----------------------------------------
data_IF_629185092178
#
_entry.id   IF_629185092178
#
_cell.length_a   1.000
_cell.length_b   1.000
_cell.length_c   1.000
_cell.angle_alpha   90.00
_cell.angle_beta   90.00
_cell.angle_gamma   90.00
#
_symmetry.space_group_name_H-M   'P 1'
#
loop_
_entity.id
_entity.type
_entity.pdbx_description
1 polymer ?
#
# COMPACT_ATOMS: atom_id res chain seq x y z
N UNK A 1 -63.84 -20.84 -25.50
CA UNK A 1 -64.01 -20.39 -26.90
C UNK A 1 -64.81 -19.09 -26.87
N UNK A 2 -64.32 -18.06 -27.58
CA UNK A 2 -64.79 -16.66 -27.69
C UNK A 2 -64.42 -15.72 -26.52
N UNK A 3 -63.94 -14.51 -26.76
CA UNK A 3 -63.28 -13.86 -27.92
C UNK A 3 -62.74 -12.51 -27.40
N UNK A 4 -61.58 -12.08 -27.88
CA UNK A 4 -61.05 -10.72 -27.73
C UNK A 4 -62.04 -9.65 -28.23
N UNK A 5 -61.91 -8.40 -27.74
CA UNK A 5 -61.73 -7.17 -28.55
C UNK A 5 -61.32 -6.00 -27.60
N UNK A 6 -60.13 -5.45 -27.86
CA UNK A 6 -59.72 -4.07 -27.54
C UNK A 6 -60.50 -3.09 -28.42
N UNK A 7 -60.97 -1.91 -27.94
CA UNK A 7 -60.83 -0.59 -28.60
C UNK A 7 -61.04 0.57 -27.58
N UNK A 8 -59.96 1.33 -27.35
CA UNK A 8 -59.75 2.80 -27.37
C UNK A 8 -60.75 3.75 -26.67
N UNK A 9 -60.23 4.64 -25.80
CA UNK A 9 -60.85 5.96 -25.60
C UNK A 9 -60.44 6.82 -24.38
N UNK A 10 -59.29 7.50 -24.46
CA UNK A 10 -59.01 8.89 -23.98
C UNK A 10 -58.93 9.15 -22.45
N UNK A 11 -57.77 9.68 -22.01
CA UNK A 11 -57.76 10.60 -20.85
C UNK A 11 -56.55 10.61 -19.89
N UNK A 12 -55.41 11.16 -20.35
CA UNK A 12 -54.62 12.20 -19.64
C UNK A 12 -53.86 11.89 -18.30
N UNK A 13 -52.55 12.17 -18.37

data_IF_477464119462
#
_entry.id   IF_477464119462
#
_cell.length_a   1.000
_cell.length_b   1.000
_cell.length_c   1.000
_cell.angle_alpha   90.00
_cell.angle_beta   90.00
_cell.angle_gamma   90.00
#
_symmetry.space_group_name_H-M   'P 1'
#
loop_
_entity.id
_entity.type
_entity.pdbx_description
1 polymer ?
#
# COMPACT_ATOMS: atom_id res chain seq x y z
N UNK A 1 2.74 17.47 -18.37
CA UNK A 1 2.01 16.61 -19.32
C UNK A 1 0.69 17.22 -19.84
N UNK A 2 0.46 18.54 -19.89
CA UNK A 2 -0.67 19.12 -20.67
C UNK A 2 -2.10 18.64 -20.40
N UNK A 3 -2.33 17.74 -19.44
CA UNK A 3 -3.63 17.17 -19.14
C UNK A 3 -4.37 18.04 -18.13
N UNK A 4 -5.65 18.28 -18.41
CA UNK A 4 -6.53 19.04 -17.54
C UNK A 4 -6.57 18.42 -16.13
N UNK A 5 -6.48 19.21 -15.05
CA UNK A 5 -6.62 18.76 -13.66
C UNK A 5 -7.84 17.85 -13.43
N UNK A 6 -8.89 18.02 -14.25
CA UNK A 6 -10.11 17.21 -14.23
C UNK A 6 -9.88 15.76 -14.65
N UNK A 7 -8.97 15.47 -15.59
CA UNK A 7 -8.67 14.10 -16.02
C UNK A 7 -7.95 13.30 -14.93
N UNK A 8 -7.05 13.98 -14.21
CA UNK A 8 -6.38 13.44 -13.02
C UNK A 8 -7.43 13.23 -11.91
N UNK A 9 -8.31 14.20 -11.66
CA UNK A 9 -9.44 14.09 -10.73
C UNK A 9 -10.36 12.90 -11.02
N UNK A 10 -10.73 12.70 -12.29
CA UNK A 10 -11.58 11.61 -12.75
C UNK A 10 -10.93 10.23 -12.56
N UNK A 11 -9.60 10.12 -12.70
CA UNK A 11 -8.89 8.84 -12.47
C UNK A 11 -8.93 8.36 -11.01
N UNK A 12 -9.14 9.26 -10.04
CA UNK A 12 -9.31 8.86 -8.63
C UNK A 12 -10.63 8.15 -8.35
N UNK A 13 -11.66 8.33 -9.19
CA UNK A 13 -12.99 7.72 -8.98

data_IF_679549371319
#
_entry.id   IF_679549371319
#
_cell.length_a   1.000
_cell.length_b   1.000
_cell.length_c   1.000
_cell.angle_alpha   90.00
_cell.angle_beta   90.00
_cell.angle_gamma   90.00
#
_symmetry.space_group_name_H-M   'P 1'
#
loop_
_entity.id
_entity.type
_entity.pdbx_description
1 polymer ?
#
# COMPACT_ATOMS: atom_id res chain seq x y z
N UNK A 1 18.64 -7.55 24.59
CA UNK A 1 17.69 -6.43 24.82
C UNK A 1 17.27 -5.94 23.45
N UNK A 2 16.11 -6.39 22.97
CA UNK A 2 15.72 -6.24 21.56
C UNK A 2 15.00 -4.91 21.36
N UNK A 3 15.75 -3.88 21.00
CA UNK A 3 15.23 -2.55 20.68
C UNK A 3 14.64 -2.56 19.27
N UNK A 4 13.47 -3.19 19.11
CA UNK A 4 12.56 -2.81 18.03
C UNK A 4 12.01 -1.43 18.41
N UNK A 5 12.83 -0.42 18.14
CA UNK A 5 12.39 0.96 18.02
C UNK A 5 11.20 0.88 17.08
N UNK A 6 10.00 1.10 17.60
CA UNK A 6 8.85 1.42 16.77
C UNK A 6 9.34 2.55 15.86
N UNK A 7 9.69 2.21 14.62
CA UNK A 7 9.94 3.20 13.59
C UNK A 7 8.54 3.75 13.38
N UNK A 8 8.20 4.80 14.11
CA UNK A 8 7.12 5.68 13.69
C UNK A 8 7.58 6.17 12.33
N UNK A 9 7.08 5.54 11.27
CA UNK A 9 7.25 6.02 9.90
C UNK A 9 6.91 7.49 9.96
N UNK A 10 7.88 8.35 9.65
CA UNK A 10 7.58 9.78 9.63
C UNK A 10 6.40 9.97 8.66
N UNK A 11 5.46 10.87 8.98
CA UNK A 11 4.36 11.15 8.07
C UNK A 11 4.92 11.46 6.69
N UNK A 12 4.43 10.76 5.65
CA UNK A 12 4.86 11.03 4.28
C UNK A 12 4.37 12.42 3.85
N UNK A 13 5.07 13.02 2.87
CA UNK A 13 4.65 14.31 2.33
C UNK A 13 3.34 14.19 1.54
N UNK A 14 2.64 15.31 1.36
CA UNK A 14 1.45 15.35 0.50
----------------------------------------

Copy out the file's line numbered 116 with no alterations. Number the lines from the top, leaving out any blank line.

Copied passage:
data_IF_679549371319